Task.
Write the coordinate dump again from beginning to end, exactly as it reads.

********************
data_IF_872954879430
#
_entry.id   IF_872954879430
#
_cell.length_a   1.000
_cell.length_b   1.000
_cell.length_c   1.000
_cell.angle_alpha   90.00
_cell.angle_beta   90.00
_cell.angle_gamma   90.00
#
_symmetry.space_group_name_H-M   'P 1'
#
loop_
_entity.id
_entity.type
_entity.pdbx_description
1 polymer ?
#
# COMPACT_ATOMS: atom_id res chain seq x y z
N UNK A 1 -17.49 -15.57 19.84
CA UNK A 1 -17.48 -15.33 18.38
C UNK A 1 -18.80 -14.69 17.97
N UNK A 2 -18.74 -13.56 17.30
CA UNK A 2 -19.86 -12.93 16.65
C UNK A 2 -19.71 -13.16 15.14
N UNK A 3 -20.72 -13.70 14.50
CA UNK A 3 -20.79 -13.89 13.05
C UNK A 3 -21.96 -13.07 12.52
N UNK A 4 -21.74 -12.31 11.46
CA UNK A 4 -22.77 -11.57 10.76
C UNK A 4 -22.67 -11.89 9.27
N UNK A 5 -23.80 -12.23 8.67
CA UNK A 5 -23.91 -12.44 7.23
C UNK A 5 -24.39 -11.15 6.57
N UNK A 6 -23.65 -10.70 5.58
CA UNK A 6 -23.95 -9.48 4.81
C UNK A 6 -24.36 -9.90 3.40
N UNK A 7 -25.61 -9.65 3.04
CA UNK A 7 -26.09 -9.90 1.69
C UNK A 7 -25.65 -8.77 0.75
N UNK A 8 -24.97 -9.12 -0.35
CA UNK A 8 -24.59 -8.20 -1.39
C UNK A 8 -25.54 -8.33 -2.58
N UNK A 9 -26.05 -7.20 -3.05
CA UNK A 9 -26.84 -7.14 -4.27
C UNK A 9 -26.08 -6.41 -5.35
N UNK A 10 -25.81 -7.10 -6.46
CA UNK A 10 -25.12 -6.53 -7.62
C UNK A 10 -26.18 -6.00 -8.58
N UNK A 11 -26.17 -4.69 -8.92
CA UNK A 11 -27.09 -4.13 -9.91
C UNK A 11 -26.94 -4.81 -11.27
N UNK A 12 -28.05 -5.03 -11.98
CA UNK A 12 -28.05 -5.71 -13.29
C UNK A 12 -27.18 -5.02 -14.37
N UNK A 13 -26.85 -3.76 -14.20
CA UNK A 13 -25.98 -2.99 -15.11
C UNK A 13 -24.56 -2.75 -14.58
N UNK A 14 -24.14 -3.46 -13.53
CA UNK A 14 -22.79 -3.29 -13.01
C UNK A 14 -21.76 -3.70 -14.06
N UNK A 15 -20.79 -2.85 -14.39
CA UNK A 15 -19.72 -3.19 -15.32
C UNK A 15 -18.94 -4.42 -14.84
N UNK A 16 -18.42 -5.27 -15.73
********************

data_IF_872954879430
#
_entry.id   IF_872954879430
#
_cell.length_a   1.000
_cell.length_b   1.000
_cell.length_c   1.000
_cell.angle_alpha   90.00
_cell.angle_beta   90.00
_cell.angle_gamma   90.00
#
_symmetry.space_group_name_H-M   'P 1'
#
loop_
_entity.id
_entity.type
_entity.pdbx_description
1 polymer ?
#
# COMPACT_ATOMS: atom_id res chain seq x y z
N UNK A 1 -17.49 -15.57 19.84
CA UNK A 1 -17.48 -15.33 18.38
C UNK A 1 -18.80 -14.69 17.97
N UNK A 2 -18.74 -13.56 17.30
CA UNK A 2 -19.86 -12.93 16.65
C UNK A 2 -19.71 -13.16 15.14
N UNK A 3 -20.72 -13.70 14.50
CA UNK A 3 -20.79 -13.89 13.05
C UNK A 3 -21.96 -13.07 12.52
N UNK A 4 -21.74 -12.31 11.46
CA UNK A 4 -22.77 -11.57 10.76
C UNK A 4 -22.67 -11.89 9.27
N UNK A 5 -23.80 -12.23 8.67
CA UNK A 5 -23.91 -12.44 7.23
C UNK A 5 -24.39 -11.15 6.57
N UNK A 6 -23.65 -10.70 5.58
CA UNK A 6 -23.95 -9.48 4.81
C UNK A 6 -24.36 -9.90 3.40
N UNK A 7 -25.61 -9.65 3.04
CA UNK A 7 -26.09 -9.90 1.69
C UNK A 7 -25.65 -8.77 0.75
N UNK A 8 -24.97 -9.12 -0.35
CA UNK A 8 -24.59 -8.20 -1.39
C UNK A 8 -25.54 -8.33 -2.58
N UNK A 9 -26.05 -7.20 -3.05
CA UNK A 9 -26.84 -7.14 -4.27
C UNK A 9 -26.08 -6.41 -5.35
N UNK A 10 -25.81 -7.10 -6.46
CA UNK A 10 -25.12 -6.53 -7.62
C UNK A 10 -26.18 -6.00 -8.58
N UNK A 11 -26.17 -4.69 -8.92
CA UNK A 11 -27.09 -4.13 -9.91
C UNK A 11 -26.94 -4.81 -11.27
N UNK A 12 -28.05 -5.03 -11.98
CA UNK A 12 -28.05 -5.71 -13.29
C UNK A 12 -27.18 -5.02 -14.37
N UNK A 13 -26.85 -3.76 -14.20
CA UNK A 13 -25.98 -2.99 -15.11
C UNK A 13 -24.56 -2.75 -14.58
N UNK A 14 -24.14 -3.46 -13.53
CA UNK A 14 -22.79 -3.29 -13.01
C UNK A 14 -21.76 -3.70 -14.06
N UNK A 15 -20.79 -2.85 -14.39
CA UNK A 15 -19.72 -3.19 -15.32
C UNK A 15 -18.94 -4.42 -14.84
N UNK A 16 -18.42 -5.27 -15.73